Why scholars are challenging Howard Zinn and Diana West

The late historian Howard Zinn wrote "A People's History of the United States" as an alternative take on America's past. Zinn, seen in 2005, sought to give voice to the vanquished, telling the story of U.S. history from the perspective of slaves, Indians, laborers and women.
The late historian Howard Zinn wrote “A People’s History of the United States” as an alternative take on America’s past. Zinn, seen in 2005, sought to give voice to the vanquished, telling the story of U.S. history from the perspective of slaves, Indians, laborers and women.
(Los Angeles Times)
<em>This post has been updated, as indicated below.</em>

Left-wing historian Howard Zinn -- author of the perennially popular “A People’s History of the United States” -- has long been criticized by other historians on the left, a number of whom have publicly challenged both his facts and his interpretations.

Some of that criticism was aired again in an op-ed piece last week (after it was learned that former Indiana Gov. Mitch Daniels had sought to ban the book in that state’s schools). The Times also discussed the controversy over Zinn’s work at the time of his death in 2010.

Among the well-known liberal-to-left historians who have questioned Zinn’s scholarship are Princeton history professor Sean Wilentz and Georgetown history professor Michael Kazin.

This week, there’s been a similar burst of self-criticism, this time on the right. Ronald Radosh, a well-known conservative scholar and an author of many books, including “The Rosenberg File: A Search for Truth” about the Julius and Ethel Rosenberg case, has taken on a book by conservative columnist Diana West titled “American Betrayal” that he says is not to be believed -- although it has been endorsed or promoted by the Heritage Foundation and, among others.


“Writing sixty years later,” Radosh says, “she claims that the evidence that has come to light in the interim not only vindicates [Sen. Joseph] McCarthy’s claims but goes well beyond anything he imagined. Throughout ‘American Betrayal,’ West uses the terms ‘occupied’ and ‘controlled’ to describe the influence the Soviet Union exerted over U.S. policy through its agents and spies. She believes she has exposed ‘the Communist-agent-occupation of the U.S. government’ during the Roosevelt and Truman eras.”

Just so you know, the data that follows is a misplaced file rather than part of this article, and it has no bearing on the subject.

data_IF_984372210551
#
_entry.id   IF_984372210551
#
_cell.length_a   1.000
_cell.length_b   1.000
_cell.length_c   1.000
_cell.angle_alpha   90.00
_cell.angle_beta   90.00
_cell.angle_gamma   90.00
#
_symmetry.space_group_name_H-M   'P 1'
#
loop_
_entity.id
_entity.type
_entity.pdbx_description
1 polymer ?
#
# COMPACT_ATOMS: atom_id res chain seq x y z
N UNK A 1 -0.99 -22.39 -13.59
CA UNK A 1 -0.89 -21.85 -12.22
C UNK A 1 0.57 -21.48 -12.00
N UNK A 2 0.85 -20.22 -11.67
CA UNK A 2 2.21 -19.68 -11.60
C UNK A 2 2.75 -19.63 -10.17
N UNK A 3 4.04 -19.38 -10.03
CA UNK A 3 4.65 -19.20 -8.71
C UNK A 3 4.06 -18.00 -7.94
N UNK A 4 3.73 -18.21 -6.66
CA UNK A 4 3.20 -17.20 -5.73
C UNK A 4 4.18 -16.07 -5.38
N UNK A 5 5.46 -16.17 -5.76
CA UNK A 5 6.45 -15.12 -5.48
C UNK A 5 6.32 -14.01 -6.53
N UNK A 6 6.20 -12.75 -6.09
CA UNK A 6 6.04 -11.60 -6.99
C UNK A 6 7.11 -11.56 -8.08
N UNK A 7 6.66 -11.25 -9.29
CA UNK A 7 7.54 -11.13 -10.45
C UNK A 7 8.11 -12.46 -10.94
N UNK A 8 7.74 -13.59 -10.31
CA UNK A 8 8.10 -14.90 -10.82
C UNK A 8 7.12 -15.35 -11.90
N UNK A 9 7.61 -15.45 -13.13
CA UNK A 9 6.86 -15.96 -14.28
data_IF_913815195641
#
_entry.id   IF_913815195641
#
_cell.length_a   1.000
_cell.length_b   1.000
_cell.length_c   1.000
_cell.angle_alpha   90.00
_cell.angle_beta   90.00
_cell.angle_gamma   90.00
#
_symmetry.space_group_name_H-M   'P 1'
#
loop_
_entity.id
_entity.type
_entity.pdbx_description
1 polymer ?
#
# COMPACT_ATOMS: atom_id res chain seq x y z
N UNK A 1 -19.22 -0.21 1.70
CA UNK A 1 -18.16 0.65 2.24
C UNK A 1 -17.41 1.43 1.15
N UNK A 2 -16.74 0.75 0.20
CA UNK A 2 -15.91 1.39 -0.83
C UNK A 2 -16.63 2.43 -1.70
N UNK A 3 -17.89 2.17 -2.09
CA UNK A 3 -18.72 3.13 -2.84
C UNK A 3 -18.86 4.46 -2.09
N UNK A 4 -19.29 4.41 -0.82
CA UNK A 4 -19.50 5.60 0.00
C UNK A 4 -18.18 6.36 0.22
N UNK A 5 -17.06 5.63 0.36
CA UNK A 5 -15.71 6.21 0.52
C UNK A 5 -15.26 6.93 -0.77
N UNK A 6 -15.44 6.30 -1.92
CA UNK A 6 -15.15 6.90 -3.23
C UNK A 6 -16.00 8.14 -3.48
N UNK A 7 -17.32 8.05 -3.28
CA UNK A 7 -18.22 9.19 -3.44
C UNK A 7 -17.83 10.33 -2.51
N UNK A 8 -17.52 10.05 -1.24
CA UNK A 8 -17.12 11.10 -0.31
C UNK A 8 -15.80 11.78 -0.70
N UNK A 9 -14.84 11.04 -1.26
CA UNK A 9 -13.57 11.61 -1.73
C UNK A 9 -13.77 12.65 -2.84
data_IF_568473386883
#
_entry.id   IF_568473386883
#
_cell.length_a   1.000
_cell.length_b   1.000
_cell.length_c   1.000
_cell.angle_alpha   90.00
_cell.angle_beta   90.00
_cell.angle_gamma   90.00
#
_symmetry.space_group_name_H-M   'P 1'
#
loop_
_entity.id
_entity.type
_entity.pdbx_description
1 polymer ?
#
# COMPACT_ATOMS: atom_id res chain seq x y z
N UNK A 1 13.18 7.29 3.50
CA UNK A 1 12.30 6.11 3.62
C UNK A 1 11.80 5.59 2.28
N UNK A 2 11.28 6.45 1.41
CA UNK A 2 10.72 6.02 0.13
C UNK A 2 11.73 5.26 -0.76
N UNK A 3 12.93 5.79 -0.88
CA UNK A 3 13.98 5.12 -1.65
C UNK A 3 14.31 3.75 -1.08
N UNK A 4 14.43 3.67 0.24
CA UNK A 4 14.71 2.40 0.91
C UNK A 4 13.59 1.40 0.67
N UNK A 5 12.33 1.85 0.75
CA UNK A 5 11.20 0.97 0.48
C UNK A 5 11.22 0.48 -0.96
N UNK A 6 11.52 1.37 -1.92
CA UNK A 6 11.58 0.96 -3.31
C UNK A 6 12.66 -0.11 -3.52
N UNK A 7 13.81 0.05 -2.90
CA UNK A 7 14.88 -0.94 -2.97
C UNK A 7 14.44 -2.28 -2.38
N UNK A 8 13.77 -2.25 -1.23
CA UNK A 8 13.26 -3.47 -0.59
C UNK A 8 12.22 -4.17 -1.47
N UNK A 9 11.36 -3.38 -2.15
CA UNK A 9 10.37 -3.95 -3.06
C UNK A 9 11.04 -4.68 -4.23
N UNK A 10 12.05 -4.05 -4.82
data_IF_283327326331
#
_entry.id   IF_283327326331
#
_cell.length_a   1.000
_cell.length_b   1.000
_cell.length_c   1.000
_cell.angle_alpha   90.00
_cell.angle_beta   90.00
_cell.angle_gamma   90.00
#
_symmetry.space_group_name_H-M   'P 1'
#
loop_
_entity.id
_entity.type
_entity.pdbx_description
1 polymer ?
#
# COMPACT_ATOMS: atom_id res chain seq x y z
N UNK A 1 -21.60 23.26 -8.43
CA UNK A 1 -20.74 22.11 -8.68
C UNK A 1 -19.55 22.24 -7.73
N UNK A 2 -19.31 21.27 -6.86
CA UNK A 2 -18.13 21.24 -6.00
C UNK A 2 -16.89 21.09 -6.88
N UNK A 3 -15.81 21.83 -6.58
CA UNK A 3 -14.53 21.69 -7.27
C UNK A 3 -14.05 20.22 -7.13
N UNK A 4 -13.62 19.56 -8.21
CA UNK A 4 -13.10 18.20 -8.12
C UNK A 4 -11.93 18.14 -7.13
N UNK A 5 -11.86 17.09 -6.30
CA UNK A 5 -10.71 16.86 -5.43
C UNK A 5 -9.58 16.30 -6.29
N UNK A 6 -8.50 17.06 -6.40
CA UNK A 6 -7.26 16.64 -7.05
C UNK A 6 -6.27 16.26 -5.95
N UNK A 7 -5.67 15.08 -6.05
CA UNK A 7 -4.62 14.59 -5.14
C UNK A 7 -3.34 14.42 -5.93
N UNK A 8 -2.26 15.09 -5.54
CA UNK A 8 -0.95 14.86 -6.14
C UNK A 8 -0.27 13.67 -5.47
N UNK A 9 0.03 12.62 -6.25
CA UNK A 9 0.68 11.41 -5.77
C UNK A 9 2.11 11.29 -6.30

According to Radosh, West writes without understanding historical context of the subject she’s writing about and, apparently, without familiarity with much of the scholarly literature. And she ignores findings when they contradict her “yellow journalism conspiracy theories,” he says.

West responds on her website.

I’m not in a position to judge the accuracy of “American Betrayal.” From Radosh’s description, West’s conclusions certainly sound way over the top and out of line with the historical debate as I’ve always heard it.

But I do feel heartened when I read scholars who are located on a particular end of the political spectrum -- left or right -- taking on others on their own side. It’s an indication that everyone is not marching uniformly in lock step, unquestioningly endorsing the findings of those who fall within their camp and attacking those outside it. Obviously, historians are entitled to their political views and their interpretations, but they’re also required to be skeptical and intellectually honest.

[Update, 2:40 p.m., August 8: An earlier version of this post included Columbia professor Eric Foner among those who had questioned Howard Zinn’s scholarship.]


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